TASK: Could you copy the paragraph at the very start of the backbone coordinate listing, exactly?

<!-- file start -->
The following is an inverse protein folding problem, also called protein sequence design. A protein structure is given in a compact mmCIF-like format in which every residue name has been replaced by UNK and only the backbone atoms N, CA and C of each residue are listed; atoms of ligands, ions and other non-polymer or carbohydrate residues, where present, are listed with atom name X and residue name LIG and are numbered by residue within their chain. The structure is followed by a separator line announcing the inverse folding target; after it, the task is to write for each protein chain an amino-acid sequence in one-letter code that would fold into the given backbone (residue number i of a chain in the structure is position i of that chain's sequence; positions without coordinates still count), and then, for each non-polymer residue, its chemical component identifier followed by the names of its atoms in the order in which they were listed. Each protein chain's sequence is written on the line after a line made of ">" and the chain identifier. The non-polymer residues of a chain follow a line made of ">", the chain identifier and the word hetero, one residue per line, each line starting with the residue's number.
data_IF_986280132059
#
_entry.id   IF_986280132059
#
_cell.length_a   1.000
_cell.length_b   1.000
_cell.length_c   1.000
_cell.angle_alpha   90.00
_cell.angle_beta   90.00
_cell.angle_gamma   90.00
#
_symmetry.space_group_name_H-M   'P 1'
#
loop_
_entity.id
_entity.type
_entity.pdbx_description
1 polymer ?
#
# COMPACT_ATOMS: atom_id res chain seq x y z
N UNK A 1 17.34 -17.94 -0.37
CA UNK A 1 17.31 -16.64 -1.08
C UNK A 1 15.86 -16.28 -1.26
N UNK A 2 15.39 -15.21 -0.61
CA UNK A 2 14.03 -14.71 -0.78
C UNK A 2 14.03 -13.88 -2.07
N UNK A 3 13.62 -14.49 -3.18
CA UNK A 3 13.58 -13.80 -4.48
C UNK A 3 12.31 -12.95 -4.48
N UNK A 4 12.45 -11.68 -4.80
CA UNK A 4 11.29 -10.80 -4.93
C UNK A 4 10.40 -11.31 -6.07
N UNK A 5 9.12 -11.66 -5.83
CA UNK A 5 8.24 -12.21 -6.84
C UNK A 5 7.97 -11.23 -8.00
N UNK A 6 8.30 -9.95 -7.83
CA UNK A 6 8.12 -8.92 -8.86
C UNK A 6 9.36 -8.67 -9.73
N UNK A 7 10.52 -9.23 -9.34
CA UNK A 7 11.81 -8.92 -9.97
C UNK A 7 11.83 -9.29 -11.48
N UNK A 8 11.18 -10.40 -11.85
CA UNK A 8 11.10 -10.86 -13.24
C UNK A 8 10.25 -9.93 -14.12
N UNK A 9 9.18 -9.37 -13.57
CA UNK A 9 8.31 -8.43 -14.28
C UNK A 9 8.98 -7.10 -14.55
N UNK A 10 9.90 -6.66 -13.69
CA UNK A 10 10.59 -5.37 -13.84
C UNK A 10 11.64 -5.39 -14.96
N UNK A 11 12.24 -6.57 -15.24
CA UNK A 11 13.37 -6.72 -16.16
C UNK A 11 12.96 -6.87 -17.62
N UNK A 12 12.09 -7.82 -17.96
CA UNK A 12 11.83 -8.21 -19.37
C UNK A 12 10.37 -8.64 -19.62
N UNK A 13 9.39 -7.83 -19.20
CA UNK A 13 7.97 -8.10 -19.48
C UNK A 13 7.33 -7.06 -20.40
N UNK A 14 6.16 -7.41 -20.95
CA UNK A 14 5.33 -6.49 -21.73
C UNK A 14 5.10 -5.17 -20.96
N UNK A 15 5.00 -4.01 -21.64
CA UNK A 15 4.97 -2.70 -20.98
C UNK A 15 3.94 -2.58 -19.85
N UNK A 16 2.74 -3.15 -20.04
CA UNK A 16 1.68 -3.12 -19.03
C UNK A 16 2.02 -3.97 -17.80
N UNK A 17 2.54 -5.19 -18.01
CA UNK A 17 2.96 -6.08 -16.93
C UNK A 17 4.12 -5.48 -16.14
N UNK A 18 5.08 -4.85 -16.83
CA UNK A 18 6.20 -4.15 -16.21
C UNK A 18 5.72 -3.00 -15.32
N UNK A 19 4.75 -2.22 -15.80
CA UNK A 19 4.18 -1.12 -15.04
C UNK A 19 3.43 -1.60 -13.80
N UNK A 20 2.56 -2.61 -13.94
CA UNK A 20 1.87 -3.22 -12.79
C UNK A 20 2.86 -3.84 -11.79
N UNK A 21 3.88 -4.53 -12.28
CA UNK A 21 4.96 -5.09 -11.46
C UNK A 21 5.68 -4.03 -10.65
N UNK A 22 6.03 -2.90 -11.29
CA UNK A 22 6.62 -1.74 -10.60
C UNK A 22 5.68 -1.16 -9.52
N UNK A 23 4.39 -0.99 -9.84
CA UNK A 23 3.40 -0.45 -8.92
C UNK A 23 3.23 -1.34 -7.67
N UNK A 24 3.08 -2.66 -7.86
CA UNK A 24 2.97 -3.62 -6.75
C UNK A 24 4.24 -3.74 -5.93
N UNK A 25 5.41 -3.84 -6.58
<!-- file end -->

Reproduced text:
The following is an inverse protein folding problem, also called protein sequence design. A protein structure is given in a compact mmCIF-like format in which every residue name has been replaced by UNK and only the backbone atoms N, CA and C of each residue are listed; atoms of ligands, ions and other non-polymer or carbohydrate residues, where present, are listed with atom name X and residue name LIG and are numbered by residue within their chain. The structure is followed by a separator line announcing the inverse folding target; after it, the task is to write for each protein chain an amino-acid sequence in one-letter code that would fold into the given backbone (residue number i of a chain in the structure is position i of that chain's sequence; positions without coordinates still count), and then, for each non-polymer residue, its chemical component identifier followed by the names of its atoms in the order in which they were listed. Each protein chain's sequence is written on the line after a line made of ">" and the chain identifier. The non-polymer residues of a chain follow a line made of ">", the chain identifier and the word hetero, one residue per line, each line starting with the residue's number.